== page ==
The damage caused by UV rays is irreversible and cumulative, building up over a long period of time. This is why it is important to start wearing sunglasses when you are young (also because your eyes are more sensitive at a younger age). You want to make sure your sunglasses block out 100% of UV rays. This is the most important factor to consider when purchasing your sunglasses.

Additionally, in certain circumstances of intense UV exposure, a condition called keratitis can occur, which is essentially a sunburn on the eye. Symptoms often occur hours after sun exposure and can include temporary vision loss and severe pain.

Sunglass Lens Options

Once you are certain your sunglass lenses have the requisite UV protection, you can begin to consider other lens possibilities. Here are some other lens options to consider:

Polarized Lenses:

Reduce glare from light reflecting off glass, water, snow, sand or pavement. You should consider polarized lenses if you participate in water or snow sports such as fishing, boating or skiing as the water and snow can create a strong glare. They are also great for comfort while driving by reducing glare and to enhance vision when on the road.

Tinted Lenses:

Certain lens tints enable you to see better or more comfortably under certain circumstances but you have to be careful. Lens tints can distort or reduce vision and some can even harm your vision by increasing your pupil size which leads to an increase of UV radiation penetrating the eye. Look for lenses with a medium tint that keep your eyes comfortable and do not have a negative impact on your vision. Your optometrists’ office can often make specific tint recommendations depending on your lifestyle or particularly activities (ex. golfing vs fishing) and the health of your eyes (for example, cataracts tend to cause more glare).

Photochromic Lenses:

Automatically darken when exposed to UV light. Photochromic lenses are a great option for individuals that wear prescription eyeglasses: one pair can serve you both indoors and outdoors. As soon as you step outside, the lenses will darken, and they’ll reverse when you go back indoors.

Lens Materials

There are also a few options when it comes to lens materials, such as plastics – including polycarbonate or acetate; trivex – which is a polymer material; or glass. The type of lens will determine the durability, clarity of vision and price of your lenses, so you should consider the factors that are most important for you and try out a few options to see how they feel.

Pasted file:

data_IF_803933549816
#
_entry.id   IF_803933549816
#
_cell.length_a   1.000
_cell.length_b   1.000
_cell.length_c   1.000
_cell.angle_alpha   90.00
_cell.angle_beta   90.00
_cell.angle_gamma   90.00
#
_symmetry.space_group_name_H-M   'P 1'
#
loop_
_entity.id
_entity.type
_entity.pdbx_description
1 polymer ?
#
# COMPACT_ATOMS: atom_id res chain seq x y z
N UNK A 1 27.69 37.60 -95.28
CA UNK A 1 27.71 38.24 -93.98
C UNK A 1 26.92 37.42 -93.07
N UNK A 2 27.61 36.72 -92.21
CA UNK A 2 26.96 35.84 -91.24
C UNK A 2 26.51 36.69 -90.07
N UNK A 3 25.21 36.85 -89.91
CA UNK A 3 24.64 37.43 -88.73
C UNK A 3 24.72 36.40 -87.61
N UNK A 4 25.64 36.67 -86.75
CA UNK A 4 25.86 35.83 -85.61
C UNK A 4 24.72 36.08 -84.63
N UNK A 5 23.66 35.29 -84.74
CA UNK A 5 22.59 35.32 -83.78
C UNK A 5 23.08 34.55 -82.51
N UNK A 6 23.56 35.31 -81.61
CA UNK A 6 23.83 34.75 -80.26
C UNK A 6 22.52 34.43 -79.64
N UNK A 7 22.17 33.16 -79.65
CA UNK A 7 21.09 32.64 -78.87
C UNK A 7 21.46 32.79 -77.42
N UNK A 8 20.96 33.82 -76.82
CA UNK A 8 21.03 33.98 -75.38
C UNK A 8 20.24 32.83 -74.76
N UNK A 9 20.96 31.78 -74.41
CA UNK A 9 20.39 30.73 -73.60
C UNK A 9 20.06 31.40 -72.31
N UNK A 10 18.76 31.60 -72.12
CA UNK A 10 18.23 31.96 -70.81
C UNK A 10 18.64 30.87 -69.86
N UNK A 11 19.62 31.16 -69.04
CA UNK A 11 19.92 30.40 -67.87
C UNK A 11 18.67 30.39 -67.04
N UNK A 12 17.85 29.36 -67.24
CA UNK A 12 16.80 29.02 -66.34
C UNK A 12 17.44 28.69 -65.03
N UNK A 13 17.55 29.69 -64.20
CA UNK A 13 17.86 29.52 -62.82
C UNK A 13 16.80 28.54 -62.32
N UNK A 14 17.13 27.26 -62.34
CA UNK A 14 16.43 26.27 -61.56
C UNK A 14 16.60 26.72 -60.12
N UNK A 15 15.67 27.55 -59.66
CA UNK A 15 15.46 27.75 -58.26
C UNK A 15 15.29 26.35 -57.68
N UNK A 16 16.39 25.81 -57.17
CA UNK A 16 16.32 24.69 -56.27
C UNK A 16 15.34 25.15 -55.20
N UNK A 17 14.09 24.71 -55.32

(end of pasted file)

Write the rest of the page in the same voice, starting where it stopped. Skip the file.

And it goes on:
Sunwear Frames

Frame Size

The size of your sunglass frame is important for both comfort and protection. Your frames should fit according to your face size and provide ample coverage for your eyes. When you try on your frames, make sure they cover your eyes and feel comfortable around the bridge and temples. Also check that they don’t slip off when you move your head down toward the floor.

Frame Materials

Frames can be manufactured from a number of materials and, these days, frame companies are constantly innovating to come up with new and improved options. These materials vary in strength, flexibility, weight, comfort and price. You need to choose a frame material that is comfortable, safe, and functional and that suits your lifestyle and your fashion style.

Making the Purchase

When purchasing sunglasses, keep in mind that your vision insurance may help to cover the costs when purchased at an optometry office rather than at a sports or recreation store. Check with your insurance and your local optical to find out about any discounts or coverage. Another advantage of purchasing from an optometrist’s optical is that the optician can help you to find the perfect pair to suit your eye and vision needs, as well as your lifestyle and fashion preferences.

The good news about choosing the right pair of sunglasses is that there are ample brands, colors, styles and materials to choose from. So when it comes to your shades, don’t settle for less than optimal protection, fit and comfort for your eyes.

Book Lens

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Computers, love them or hate them they are part of our lives. We work on them, play on them, communicate with them and even read on them. In this day in age, computers or digital devices are a large part of most people’s daily routine. Whether it be a smart phone, laptop, desktop or tablet, most find themselves using some kind of digital device at some point throughout the day or in many cases all day. Many find themselves in need of a pair of glasses to help with computer work. Some may run to the dollar store and buy an over-the-counter reading glass for this, but is this the best option?